Doob's martingale inequality

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In mathematics, Doob's martingale inequality is a result in the study of stochastic processes. It gives a bound on the probability that a stochastic process exceeds any given value over a given interval of time. As the name suggests, the result is usually given in the case that the process is a non-negative martingale, but the result is also valid for non-negative submartingales.

The inequality is due to the American mathematician Joseph L. Doob.

Statement of the inequality

Let X be a submartingale taking non-negative real values, either in discrete or continuous time. That is, for all times s and t with s < t,

(For a continuous-time submartingale, assume further that the process is càdlàg.) Then, for any constant C > 0 and p ≥ 1,

In the above, as is conventional, P denotes the probability measure on the sample space Ω of the stochastic process

and E denotes the expected value with respect to the probability measure P, i.e. the integral

in the sense of Lebesgue integration. denotes the σ-algebra generated by all the random variables Xi with i ≤ s; the collection of such σ-algebras forms a filtration of the probability space.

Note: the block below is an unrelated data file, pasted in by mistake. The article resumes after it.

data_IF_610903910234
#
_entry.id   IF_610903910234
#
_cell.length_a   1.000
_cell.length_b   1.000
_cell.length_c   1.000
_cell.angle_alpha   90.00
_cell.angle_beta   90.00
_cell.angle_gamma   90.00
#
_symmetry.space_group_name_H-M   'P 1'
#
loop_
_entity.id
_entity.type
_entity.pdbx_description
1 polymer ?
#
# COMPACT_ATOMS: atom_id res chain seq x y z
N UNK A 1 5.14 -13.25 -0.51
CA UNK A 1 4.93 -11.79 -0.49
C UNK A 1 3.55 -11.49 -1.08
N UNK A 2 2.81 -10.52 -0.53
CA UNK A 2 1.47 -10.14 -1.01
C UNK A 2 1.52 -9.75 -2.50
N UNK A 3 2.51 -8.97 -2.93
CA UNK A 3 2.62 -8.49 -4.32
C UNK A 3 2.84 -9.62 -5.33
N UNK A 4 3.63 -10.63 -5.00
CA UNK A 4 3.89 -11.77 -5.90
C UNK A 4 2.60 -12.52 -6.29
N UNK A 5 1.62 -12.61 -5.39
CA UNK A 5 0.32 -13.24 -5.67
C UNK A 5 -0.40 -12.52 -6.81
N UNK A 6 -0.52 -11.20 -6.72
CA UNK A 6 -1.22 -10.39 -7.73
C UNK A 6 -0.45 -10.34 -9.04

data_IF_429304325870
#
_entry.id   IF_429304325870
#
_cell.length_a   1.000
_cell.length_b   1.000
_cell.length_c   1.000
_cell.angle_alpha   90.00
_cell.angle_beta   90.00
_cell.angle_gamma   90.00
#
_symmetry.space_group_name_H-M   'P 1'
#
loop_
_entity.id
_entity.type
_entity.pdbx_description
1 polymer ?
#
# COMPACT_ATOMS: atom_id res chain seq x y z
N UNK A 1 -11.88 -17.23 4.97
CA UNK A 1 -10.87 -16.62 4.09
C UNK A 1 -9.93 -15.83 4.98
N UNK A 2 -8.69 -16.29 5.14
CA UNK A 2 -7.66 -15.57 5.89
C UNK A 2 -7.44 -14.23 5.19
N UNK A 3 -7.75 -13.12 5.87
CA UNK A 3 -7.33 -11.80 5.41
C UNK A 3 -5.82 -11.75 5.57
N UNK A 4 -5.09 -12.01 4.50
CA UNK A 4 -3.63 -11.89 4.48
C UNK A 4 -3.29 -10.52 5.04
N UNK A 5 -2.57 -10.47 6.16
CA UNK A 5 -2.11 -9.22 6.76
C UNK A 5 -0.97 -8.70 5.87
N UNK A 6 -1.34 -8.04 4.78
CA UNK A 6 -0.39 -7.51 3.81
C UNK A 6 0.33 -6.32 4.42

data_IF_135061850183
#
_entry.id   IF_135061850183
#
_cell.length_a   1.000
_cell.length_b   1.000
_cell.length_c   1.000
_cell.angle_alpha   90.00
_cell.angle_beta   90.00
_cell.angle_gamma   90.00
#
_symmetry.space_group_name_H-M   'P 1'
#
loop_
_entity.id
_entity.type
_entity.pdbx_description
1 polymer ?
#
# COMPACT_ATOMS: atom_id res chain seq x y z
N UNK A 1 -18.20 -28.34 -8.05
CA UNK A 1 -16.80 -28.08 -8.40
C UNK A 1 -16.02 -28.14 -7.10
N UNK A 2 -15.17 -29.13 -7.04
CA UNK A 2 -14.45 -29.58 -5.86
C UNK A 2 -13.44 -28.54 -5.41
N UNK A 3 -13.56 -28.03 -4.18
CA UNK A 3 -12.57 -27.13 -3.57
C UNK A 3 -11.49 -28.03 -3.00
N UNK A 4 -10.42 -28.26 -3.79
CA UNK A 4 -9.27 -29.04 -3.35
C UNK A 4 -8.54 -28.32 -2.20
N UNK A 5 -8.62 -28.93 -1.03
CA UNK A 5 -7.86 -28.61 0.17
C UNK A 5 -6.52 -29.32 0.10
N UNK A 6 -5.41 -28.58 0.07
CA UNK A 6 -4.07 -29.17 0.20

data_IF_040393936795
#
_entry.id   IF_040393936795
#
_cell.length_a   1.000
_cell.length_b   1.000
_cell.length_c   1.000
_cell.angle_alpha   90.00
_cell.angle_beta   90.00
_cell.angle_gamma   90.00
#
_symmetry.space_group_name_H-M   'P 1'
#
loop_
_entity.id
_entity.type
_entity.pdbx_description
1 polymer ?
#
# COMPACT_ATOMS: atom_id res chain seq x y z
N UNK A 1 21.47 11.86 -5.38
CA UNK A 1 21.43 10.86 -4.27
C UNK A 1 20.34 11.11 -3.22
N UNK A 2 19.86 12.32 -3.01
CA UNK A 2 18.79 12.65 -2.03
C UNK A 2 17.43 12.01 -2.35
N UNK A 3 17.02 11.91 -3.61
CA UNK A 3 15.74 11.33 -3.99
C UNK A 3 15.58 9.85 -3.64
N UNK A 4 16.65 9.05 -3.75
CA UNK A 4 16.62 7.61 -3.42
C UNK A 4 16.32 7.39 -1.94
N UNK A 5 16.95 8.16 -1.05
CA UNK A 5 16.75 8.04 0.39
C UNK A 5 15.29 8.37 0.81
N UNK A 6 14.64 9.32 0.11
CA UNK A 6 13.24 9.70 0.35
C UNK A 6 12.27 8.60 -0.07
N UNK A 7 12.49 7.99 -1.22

Further inequalities

There are further (sub)martingale inequalities also due to Doob. With the same assumptions on X as above, let

and for p ≥ 1 let

In this notation, Doob's inequality as stated above reads

The following inequalities also hold: for p = 1,

and, for p > 1,

Related inequalities

Doob's inequality for discrete-time martingales implies Kolmogorov's inequality: if X1, X2, ... is a sequence of real-valued independent random variables, each with mean zero, it is clear that

so Mn = X1 + ... + Xn is a martingale. Note that Jensen's inequality implies that |Mn| is a nonnegative submartingale if Mn is a martingale. Hence, taking p = 2 in Doob's martingale inequality,

which is precisely the statement of Kolmogorov's inequality.

Application: Brownian motion

Let B denote canonical one-dimensional Brownian motion. Then

The proof is just as follows: since the exponential function is monotonically increasing, for any non-negative λ,

By Doob's inequality, and since the exponential of Brownian motion is a positive submartingale,

Since the left-hand side does not depend on λ, choose λ to minimize the right-hand side: λ = C/T gives the desired inequality.


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